(3) and (4) The AMO has also commenced an in-depth research on the heritage value of the waterworks installation, including carrying out the study of this item with reference to the six prevailing assessment criteria (namely historical interest, architectural merit, group value, social value and local interest, authenticity and rarity). The AMO will conduct site inspections, photographic recording and an extensive sourcing and analysis of first-hand information, drawn from local and overseas archives as well as from the WSD. It will also comprehensively review secondary sources such as the relevant researches, journal articles and publications. Upon completion of the in-depth research, the AMO will submit the appraisal to the independent Historic Buildings Assessment Panel (Assessment Panel) for examination and recommendation of a proposed grading for the waterworks installation against the aforesaid six assessment criteria. The AMO is striving submit the appraisal and the Assessment Panel's proposed grading to the Antiquities Advisory Board (AAB) for consideration and grading assessment in the first quarter of 2021. When the AAB endorses the proposed grading of the waterworks installation, the relevant information and proposed grading of this item will be uploaded to the website of the the AAB for a one-month public consultation. The AAB will take into account all information and views received during the public consultation before confirming the proposed grading. The Development Bureau will look into the options of conserving and revitalising the waterworks installation, after the WSD has completed the temporary strengthening works and the temporary tidying up works mentioned above, with a view to enabling the people of Hong Kong to enjoy this place.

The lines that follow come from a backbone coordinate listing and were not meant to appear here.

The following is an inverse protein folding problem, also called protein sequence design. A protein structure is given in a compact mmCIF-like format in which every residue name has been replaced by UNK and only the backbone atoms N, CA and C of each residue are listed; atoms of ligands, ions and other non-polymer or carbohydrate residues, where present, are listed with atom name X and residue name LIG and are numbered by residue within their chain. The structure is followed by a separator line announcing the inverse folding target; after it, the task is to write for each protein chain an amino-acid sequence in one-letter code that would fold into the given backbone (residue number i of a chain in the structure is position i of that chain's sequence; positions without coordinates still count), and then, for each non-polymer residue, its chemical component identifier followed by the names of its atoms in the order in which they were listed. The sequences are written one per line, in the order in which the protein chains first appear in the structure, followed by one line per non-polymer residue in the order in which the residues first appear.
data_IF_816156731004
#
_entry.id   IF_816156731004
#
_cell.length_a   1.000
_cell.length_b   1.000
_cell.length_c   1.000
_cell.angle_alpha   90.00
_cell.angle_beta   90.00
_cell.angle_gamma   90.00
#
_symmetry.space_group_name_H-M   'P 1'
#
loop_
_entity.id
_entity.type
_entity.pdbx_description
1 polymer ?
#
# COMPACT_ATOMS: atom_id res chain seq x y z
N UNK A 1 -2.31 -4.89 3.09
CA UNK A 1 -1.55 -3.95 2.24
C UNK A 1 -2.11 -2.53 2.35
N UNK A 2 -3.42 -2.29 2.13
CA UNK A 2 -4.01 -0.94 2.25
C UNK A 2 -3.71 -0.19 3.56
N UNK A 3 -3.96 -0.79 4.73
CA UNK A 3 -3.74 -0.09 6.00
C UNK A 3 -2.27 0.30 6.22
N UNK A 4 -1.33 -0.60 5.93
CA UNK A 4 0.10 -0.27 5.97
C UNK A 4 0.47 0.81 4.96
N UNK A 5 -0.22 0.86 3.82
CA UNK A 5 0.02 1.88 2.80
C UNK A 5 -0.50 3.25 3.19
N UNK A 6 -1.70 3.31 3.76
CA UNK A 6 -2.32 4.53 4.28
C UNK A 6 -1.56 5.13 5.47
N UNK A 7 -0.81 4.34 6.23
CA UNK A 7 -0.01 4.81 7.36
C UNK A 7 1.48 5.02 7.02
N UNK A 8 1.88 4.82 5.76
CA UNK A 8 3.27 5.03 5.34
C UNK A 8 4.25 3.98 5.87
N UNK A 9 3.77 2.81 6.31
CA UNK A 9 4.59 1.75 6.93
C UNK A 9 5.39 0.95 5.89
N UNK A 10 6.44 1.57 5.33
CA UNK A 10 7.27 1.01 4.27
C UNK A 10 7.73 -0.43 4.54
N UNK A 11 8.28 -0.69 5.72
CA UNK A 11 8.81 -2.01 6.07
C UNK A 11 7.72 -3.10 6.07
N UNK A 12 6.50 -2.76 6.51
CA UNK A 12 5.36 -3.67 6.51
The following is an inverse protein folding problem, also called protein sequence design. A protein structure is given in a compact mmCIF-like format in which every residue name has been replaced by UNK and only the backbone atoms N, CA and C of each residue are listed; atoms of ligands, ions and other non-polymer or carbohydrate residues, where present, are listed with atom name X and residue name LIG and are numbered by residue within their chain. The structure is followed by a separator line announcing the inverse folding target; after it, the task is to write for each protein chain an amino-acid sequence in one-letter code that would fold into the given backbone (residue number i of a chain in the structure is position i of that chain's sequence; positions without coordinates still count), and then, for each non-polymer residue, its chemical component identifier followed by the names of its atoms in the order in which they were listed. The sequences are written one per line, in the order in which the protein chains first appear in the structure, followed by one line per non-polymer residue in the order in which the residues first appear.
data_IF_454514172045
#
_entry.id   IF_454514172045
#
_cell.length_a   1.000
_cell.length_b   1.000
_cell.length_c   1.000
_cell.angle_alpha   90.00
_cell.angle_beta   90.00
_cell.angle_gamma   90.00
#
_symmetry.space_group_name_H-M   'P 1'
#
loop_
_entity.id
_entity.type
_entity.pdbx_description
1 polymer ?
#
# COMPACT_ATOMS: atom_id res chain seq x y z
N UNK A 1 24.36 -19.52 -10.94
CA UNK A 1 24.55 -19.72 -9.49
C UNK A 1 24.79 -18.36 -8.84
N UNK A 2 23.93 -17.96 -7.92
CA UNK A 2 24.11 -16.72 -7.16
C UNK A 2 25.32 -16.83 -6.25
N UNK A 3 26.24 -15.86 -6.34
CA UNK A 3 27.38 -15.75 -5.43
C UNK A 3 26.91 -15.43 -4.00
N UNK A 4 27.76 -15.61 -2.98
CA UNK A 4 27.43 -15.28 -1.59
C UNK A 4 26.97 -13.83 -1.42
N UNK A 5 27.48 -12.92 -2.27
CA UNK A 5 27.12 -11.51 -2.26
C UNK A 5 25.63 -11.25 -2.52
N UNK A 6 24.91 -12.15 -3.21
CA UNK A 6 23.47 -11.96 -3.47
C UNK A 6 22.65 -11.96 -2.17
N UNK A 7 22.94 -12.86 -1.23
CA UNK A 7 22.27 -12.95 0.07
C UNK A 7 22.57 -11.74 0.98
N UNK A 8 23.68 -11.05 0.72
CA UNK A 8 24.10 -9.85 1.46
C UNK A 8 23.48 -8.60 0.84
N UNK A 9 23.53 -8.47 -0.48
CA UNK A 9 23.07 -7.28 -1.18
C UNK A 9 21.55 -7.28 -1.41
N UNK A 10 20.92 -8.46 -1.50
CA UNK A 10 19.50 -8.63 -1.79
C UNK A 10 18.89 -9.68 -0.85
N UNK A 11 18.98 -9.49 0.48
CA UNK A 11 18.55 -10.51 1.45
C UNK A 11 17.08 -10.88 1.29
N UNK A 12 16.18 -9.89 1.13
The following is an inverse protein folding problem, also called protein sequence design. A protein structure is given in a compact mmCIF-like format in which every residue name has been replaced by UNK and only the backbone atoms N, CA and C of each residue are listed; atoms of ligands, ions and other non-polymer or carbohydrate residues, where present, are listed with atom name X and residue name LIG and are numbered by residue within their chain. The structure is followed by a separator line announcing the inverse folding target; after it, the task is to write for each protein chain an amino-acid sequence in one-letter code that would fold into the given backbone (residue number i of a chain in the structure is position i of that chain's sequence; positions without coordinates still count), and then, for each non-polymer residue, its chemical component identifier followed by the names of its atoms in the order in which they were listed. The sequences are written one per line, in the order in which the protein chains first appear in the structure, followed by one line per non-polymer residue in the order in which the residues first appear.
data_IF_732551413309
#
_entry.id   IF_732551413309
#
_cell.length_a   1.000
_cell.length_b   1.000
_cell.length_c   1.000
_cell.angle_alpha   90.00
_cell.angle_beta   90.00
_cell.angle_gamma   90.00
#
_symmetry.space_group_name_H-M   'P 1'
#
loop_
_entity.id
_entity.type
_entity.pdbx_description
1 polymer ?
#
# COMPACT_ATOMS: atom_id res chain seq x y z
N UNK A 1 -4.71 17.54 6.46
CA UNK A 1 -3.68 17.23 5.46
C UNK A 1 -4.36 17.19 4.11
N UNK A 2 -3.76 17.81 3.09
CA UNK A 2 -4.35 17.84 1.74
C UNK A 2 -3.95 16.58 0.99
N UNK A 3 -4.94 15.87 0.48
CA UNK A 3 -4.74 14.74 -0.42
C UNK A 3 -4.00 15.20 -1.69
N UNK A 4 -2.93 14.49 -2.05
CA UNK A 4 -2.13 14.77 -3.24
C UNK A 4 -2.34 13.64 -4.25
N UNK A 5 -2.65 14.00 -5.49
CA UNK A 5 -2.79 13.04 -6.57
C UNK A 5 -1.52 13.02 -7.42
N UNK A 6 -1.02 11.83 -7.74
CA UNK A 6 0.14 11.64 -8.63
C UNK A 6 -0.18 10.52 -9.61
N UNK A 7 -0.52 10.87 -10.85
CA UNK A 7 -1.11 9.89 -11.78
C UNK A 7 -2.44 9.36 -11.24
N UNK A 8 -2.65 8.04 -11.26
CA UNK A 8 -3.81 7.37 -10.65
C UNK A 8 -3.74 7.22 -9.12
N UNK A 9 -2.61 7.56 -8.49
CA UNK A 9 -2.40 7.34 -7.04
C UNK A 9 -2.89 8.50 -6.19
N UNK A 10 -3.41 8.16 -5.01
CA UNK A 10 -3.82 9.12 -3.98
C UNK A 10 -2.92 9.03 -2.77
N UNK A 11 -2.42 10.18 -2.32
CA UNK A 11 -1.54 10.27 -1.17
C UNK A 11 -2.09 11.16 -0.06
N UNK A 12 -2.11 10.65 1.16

(5) Besides the above-mentioned waterworks installation at Sham Shui Po, the AMO is examining the conservation of structures with historic values at and in the vicinity of Bishop Hill.

(6) The AMO continues to collaborate with the WSD on a study of underground waterworks installations. According to the currently available information, at least four existing underground installations were built before the War, such as Yau Ma Tei Service Reservoir, Albany Fresh Water Service Reservoir, Mount Gough Fresh Water Service Reservoir and Peak Fresh Water Service Reservoir.

     According to the annual report of the Public Works Department in 1894, the construction of Yau Ma Tei Service Reservoir was already completed at that time. However, this service reservoir is believed to have been taken out of service before the War and the WSD does not have relevant as-built drawings and related operation records. This service reservoir still exists but its condition has yet to be ascertained.

     Albany Fresh Water Service Reservoir, Mount Gough Fresh Water Service Reservoir and Peak Fresh Water Service Reservoir are still in normal operation, supplying fresh water to the Mid-Levels Central areas. The basic information of these three service reservoirs is tabled as follows:
Name of Service Reservoir Plan Area
(square metres)
Storage Capacity
(cubic metres)
Year of Completion
Albany Fresh Water Service Reservoir 3,496
(76m x 46m)
21,250 1888/1889
Mount Gough Fresh Water Service Reservoir 200
(25m x 8m)
960 1903
Peak Fresh Water Service Reservoir 360
(24m x15m)
1,800 1897

     The study of the above-mentioned four service reservoirs is in progress.

(7) The Government understands the public concerns on the incident. The Permanent Secretary for Development (Works) is leading a working group to review the handing of the case by relevant departments, and to put forward improvement measures to avoid recurrence of similar incidents.

(8) The Government is open in relation to the conservation options. Before the long term conservation plan is determined, the Government will explore the feasibility of restricted opening for public to visit the place, provided it is safe to do so.
Ends/Wednesday, January 20, 2021
Issued at HKT 16:30